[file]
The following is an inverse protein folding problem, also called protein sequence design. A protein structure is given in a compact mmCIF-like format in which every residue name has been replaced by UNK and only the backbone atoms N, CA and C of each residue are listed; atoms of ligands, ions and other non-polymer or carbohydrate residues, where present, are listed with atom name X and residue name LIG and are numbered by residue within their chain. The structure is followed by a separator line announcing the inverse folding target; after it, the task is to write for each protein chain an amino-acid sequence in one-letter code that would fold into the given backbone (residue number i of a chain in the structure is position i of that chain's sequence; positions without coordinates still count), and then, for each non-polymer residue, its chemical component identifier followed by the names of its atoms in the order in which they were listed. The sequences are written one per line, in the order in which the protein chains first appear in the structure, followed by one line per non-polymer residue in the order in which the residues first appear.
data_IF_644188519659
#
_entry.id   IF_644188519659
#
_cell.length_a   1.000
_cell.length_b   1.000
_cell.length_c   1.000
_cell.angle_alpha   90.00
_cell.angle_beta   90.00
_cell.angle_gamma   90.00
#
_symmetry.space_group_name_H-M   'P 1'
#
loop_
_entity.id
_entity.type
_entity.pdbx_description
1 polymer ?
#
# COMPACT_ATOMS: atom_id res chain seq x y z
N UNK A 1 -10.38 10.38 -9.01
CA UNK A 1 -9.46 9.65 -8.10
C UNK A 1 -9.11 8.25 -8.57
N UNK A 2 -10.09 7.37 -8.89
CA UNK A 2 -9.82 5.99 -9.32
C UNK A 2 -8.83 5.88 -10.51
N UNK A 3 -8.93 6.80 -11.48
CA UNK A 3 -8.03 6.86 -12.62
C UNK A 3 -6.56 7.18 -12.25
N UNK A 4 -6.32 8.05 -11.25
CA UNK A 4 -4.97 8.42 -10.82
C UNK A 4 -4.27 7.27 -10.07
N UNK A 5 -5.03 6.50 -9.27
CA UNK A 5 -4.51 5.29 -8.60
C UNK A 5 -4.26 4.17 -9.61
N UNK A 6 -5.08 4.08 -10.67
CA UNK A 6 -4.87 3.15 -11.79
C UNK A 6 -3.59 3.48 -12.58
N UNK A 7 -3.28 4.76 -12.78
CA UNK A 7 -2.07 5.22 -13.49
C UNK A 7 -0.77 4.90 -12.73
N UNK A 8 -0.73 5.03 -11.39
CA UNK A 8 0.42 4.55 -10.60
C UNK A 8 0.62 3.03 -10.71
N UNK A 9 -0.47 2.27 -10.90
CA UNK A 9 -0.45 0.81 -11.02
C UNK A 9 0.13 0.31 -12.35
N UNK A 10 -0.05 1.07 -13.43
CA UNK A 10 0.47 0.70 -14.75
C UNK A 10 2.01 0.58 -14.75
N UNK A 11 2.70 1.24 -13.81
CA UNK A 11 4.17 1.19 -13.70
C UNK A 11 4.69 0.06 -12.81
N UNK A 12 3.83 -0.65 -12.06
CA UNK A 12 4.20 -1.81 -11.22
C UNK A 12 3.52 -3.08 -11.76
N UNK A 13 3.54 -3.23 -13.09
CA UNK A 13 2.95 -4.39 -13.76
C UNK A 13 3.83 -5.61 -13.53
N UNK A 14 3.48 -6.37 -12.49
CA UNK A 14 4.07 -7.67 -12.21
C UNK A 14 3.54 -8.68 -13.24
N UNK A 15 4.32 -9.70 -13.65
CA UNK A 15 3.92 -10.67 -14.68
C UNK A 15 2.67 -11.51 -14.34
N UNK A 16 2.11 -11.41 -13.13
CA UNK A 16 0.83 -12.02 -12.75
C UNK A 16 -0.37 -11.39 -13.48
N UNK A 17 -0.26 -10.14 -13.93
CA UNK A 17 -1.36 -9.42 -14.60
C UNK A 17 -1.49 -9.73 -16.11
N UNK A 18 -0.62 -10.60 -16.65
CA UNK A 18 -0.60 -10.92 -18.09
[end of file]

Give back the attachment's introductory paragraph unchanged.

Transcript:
The following is an inverse protein folding problem, also called protein sequence design. A protein structure is given in a compact mmCIF-like format in which every residue name has been replaced by UNK and only the backbone atoms N, CA and C of each residue are listed; atoms of ligands, ions and other non-polymer or carbohydrate residues, where present, are listed with atom name X and residue name LIG and are numbered by residue within their chain. The structure is followed by a separator line announcing the inverse folding target; after it, the task is to write for each protein chain an amino-acid sequence in one-letter code that would fold into the given backbone (residue number i of a chain in the structure is position i of that chain's sequence; positions without coordinates still count), and then, for each non-polymer residue, its chemical component identifier followed by the names of its atoms in the order in which they were listed. The sequences are written one per line, in the order in which the protein chains first appear in the structure, followed by one line per non-polymer residue in the order in which the residues first appear.